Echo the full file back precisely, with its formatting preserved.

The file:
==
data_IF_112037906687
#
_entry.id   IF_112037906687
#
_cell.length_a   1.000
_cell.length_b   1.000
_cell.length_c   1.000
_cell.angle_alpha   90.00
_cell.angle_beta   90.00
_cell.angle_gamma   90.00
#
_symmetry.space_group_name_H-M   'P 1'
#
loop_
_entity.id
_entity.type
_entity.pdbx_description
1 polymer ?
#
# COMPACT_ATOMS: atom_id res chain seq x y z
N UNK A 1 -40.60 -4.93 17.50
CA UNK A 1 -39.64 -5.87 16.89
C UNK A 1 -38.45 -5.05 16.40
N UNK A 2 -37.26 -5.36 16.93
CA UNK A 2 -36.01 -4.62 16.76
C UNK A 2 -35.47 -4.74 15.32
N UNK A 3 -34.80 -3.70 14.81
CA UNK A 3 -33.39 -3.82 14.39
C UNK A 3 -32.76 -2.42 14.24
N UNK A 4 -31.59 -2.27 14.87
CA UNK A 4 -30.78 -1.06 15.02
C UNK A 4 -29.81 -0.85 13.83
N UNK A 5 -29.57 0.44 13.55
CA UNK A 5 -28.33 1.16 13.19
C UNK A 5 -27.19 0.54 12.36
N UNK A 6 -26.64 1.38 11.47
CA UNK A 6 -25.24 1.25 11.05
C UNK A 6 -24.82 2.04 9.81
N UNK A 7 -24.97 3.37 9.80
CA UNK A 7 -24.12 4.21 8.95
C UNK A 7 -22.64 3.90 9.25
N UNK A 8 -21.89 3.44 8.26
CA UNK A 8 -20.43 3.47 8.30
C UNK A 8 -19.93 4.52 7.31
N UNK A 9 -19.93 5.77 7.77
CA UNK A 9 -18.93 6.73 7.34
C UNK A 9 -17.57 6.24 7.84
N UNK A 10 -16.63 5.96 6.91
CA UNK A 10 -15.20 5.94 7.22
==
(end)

data_IF_112037906687
#
_entry.id   IF_112037906687
#
_cell.length_a   1.000
_cell.length_b   1.000
_cell.length_c   1.000
_cell.angle_alpha   90.00
_cell.angle_beta   90.00
_cell.angle_gamma   90.00
#
_symmetry.space_group_name_H-M   'P 1'
#
loop_
_entity.id
_entity.type
_entity.pdbx_description
1 polymer ?
#
# COMPACT_ATOMS: atom_id res chain seq x y z
N UNK A 1 -40.60 -4.93 17.50
CA UNK A 1 -39.64 -5.87 16.89
C UNK A 1 -38.45 -5.05 16.40
N UNK A 2 -37.26 -5.36 16.93
CA UNK A 2 -36.01 -4.62 16.76
C UNK A 2 -35.47 -4.74 15.32
N UNK A 3 -34.80 -3.70 14.81
CA UNK A 3 -33.39 -3.82 14.39
C UNK A 3 -32.76 -2.42 14.24
N UNK A 4 -31.59 -2.27 14.87
CA UNK A 4 -30.78 -1.06 15.02
C UNK A 4 -29.81 -0.85 13.83
N UNK A 5 -29.57 0.44 13.55
CA UNK A 5 -28.33 1.16 13.19
C UNK A 5 -27.19 0.54 12.36
N UNK A 6 -26.64 1.38 11.47
CA UNK A 6 -25.24 1.25 11.05
C UNK A 6 -24.82 2.04 9.81
N UNK A 7 -24.97 3.37 9.80
CA UNK A 7 -24.12 4.21 8.95
C UNK A 7 -22.64 3.90 9.25
N UNK A 8 -21.89 3.44 8.26
CA UNK A 8 -20.43 3.47 8.30
C UNK A 8 -19.93 4.52 7.31
N UNK A 9 -19.93 5.77 7.77
CA UNK A 9 -18.93 6.73 7.34
C UNK A 9 -17.57 6.24 7.84
N UNK A 10 -16.63 5.96 6.91
CA UNK A 10 -15.20 5.94 7.22